Commonly used for: peptic ulcer, digestive weakness and associate liver function, gastrointestinal inflammation, Helicobacter pylori infestation

Caution: High doses with concurrent blood thinning medication

Foeniculum vulgare

Common name: Fennel

As a relaxing and nourishing herb to the stomach and intestinal walls, fennel is particularly beneficial to use when there is excessive gas and associated pain of the intestinal tract. As an antispasmodic, it helps to relax contracted intestinal muscles and allows trapped gas to disperse. It reduces involuntary spasms and restores the normal contractility of the smooth muscles within the gut. Due to its antimicrobial constituents, fennel can also be helpful in maintaining a healthy bacterial balance of the gastrointestinal tract.

Commonly used for: flatulence, colic, spasms, cramping, digestive weakness

Caution: gastro-oesophageal reflux, hormone sensitive condition

Cynara scolymus

Common name: Globe artichoke

This beautiful herb is also classified as a mild bitter and works on stomach acid secretion to support digestion and nutrient absorption. As a choleretic and cholagogue herb, it also works to simulate digestion by promoting both the secretion and flow of bile from the liver. The role of bile is vital in digestion and assimilation whilst also improving the detoxification capabilities of tissues and cells. Targeting the liver, globe artichoke also helps to protect and restore liver function.

Commonly used for: Chronic constipation, digestive liver insufficiency, abdominal bloating, chronic skin conditions

Caution: those with gallbladder obstructions

Althaea officinalis

Common name: Marshmallow root

This herb is known for treating digestive hyperacidity, or leakage of the stomach acid. Due to its demulcent action, it effectively coats the oesophagus and stomach lining to prevent contact between the inflamed mucosa and gastric acid, which is commonly seen in conditions such as gastro-oesophageal reflux, gastritis and peptic ulceration. Marshmallow root is a soothing herb to help reduce inflammation of the gastrointestinal tract prominent in ulceration and inflammatory conditions.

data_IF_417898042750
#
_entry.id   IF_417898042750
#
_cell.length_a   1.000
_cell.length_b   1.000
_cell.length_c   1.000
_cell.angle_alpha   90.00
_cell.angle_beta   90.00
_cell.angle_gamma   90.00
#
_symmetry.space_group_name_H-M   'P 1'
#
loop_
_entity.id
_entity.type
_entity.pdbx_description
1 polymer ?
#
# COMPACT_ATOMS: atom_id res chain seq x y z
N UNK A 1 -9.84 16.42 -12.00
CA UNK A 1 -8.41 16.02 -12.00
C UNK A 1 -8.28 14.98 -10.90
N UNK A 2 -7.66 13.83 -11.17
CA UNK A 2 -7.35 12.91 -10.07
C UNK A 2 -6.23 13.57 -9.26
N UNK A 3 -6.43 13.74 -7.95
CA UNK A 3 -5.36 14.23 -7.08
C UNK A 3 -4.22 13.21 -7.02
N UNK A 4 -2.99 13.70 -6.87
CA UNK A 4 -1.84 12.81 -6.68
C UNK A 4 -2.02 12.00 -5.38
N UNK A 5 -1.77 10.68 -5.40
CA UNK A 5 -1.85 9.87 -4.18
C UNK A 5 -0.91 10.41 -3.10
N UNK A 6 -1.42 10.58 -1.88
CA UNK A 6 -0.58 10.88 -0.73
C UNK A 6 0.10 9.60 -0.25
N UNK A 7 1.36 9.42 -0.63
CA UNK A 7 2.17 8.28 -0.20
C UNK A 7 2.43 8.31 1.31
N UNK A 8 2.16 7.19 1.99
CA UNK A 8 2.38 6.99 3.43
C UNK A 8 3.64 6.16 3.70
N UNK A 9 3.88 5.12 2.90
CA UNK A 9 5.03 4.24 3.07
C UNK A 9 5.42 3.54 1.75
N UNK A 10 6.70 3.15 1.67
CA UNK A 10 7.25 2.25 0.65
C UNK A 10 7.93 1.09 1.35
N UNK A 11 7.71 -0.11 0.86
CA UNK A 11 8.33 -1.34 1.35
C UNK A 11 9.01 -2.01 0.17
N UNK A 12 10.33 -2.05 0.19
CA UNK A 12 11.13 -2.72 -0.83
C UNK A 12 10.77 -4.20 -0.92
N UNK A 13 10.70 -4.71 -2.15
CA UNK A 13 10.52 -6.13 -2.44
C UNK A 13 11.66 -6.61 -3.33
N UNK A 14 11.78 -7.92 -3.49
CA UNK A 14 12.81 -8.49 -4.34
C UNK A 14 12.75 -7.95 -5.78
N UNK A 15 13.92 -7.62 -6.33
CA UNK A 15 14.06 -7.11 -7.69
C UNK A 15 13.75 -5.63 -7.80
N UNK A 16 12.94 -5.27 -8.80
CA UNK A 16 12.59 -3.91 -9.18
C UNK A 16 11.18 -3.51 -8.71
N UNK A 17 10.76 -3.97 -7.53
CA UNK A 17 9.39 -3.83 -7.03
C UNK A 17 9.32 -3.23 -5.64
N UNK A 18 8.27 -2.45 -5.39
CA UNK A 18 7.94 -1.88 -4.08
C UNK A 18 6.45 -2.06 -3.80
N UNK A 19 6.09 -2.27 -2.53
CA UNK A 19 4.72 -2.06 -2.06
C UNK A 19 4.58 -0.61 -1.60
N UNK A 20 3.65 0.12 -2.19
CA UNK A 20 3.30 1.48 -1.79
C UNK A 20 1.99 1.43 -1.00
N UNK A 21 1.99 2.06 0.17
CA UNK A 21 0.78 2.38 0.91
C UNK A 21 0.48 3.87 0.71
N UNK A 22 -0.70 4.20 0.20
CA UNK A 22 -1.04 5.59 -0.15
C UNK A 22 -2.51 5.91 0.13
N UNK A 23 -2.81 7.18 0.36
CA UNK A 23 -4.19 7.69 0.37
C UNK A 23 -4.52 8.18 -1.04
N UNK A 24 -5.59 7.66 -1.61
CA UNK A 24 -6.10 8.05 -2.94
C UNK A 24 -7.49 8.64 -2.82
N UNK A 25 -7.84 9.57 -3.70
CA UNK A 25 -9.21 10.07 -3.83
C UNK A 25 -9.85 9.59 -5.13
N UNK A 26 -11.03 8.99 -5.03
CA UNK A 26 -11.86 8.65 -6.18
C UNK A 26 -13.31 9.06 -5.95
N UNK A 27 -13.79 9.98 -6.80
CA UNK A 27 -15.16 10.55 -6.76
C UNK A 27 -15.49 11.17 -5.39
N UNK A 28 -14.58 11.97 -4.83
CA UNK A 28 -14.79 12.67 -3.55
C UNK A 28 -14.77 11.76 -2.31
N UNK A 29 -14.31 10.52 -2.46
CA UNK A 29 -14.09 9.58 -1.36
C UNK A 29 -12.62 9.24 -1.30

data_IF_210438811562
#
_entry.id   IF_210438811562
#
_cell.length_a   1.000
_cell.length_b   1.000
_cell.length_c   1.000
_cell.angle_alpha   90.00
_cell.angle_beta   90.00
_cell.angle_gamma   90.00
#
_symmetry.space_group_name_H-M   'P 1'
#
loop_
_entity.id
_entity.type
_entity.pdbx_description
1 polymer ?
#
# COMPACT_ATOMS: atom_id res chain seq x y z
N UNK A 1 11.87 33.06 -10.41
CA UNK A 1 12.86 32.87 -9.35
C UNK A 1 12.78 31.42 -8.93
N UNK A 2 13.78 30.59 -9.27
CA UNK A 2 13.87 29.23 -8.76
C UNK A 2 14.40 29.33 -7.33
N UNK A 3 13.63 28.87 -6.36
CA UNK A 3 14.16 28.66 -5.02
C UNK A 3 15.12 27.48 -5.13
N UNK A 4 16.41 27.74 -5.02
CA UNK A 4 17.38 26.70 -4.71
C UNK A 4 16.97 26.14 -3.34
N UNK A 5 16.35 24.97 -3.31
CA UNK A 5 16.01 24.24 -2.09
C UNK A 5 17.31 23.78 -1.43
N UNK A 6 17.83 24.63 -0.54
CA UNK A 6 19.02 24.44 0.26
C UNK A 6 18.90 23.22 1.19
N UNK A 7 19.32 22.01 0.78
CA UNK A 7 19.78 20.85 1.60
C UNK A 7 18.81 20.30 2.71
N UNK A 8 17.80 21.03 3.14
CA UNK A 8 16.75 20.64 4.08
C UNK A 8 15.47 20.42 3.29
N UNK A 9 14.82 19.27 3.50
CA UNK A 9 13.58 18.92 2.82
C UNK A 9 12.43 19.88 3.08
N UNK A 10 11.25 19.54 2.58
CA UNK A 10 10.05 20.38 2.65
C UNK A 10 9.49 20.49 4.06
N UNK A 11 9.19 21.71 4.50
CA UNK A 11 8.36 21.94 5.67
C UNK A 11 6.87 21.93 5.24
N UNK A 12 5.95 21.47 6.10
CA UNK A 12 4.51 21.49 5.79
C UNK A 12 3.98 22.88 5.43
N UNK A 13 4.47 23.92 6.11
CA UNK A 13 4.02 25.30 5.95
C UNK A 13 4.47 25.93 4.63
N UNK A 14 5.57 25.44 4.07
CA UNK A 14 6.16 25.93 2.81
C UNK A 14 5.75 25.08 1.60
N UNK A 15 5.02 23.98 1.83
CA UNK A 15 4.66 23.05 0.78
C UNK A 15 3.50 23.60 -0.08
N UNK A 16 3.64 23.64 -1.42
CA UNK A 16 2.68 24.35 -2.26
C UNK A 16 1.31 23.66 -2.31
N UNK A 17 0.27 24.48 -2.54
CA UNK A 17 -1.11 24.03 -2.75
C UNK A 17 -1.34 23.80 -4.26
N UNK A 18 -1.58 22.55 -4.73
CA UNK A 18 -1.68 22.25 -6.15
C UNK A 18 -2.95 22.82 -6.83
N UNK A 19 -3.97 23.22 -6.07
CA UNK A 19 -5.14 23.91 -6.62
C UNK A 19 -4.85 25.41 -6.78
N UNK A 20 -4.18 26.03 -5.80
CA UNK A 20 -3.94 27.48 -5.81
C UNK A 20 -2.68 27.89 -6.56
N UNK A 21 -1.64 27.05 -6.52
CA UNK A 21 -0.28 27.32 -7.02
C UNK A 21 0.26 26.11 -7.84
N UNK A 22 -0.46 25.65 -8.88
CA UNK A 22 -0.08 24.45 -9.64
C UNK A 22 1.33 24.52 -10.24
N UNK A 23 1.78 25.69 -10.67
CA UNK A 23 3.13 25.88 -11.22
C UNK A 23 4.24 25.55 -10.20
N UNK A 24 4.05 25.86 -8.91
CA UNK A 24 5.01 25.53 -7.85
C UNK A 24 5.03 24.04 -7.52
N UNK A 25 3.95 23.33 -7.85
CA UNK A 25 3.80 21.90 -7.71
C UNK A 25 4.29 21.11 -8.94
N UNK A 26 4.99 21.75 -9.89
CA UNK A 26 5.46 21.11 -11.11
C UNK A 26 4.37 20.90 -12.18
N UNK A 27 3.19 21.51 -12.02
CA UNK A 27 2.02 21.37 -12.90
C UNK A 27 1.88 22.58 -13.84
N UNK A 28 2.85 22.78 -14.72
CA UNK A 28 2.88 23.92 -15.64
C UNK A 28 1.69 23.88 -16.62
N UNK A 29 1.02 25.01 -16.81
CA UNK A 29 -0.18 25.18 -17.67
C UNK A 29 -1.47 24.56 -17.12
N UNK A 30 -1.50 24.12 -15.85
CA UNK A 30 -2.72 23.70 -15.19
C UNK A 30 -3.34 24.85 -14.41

Commonly used for: Gastritis, peptic ulcer, gastro-oesophageal reflux

Caution: best taken away from prescribed drugs

References

  1. Bone, K. (2007). The Ultimate Herbal Compendium. Warick: Phytotherapy Press.
  2. Bone, K. & Mills, S. (2013). Principles and Practice of Phytotherapy, Modern Herbal Medicine. USA: Elsevier
  3. Hechtman, L. (2019). Clinical Naturopathic Medicine. USA: Elsevier

Lucinda Burgess

Lucinda (Lucy) is an Endeavour College of Natural Health Alumni, a recent graduate in 2021, who is now a qualified naturopath.

A lover of nature, surfing and animals, she is passionate about all things natural health and wellness, and believes education is a huge part of this. She believes everyone deserves to be healthy, happy and feel amazing and she is so excited to be able to be a part of this. Lucy’s special interests include writing and research, and as she holds a previous degree of Economics and Finance, she hopes to combine these skills with her naturopathic knowledge to help as many people as possible.

Read more by Lucinda Burgess